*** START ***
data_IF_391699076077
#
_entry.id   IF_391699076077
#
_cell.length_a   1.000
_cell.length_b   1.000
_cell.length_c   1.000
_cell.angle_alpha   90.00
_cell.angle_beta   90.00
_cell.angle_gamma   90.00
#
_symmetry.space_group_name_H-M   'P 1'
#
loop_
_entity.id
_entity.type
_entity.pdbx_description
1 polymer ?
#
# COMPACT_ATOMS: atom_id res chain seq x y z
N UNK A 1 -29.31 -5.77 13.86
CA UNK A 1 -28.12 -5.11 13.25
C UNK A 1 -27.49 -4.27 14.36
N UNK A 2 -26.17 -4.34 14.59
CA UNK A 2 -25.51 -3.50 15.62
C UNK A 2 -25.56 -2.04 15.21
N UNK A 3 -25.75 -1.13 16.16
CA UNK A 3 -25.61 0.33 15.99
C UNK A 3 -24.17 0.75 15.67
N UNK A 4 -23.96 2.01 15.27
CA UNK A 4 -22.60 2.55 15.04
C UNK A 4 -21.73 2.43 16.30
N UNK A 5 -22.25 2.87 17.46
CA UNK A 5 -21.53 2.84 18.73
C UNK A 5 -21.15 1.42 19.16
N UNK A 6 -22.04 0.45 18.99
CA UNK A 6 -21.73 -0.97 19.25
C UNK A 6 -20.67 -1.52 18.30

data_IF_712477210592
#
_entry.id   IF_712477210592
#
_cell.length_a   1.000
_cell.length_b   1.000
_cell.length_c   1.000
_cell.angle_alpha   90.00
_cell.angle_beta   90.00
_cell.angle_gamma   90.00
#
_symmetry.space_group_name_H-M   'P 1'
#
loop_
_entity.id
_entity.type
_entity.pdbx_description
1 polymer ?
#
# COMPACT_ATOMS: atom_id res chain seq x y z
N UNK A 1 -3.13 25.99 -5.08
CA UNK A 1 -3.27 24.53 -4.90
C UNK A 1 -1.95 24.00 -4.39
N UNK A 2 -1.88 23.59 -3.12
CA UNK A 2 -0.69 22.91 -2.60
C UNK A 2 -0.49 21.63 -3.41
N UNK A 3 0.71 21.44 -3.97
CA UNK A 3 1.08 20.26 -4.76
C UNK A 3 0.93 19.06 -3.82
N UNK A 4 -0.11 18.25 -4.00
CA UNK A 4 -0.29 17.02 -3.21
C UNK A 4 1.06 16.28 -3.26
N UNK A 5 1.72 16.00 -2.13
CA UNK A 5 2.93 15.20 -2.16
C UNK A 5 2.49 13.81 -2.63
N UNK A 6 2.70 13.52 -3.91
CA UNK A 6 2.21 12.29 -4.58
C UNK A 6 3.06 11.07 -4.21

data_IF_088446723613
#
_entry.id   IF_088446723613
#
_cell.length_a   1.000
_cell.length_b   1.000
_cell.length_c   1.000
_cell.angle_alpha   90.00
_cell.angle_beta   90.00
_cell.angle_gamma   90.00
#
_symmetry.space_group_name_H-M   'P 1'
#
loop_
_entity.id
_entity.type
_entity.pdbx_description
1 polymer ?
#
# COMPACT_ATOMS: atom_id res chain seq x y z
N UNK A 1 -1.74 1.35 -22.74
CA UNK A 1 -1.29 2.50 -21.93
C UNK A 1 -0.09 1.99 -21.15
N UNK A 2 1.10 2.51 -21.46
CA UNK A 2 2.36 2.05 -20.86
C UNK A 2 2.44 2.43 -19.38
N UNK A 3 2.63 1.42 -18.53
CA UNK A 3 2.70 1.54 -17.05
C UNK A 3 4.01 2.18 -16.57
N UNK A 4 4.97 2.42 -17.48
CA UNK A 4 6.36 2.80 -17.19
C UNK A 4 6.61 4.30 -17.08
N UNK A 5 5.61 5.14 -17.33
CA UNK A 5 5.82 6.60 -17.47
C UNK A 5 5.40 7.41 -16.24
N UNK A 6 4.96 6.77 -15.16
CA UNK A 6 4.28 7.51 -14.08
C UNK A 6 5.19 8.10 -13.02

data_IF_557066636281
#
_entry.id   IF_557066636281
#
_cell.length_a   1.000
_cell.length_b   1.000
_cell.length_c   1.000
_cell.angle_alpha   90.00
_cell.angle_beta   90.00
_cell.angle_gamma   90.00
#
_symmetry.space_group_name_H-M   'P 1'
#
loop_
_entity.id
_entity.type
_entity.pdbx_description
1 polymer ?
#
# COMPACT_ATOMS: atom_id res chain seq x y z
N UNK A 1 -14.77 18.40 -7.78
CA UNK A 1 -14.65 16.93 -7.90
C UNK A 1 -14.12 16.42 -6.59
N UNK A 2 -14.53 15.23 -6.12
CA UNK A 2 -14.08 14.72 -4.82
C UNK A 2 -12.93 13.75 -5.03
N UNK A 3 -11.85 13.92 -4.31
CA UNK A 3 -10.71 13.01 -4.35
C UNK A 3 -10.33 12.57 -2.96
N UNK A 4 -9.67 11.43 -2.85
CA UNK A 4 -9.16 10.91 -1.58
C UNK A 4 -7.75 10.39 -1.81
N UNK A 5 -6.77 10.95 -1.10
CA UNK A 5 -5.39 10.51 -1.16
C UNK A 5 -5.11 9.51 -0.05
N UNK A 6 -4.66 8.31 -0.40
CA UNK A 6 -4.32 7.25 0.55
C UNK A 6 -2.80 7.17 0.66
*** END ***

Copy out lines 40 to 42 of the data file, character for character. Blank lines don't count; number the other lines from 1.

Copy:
#
_entry.id   IF_712477210592
#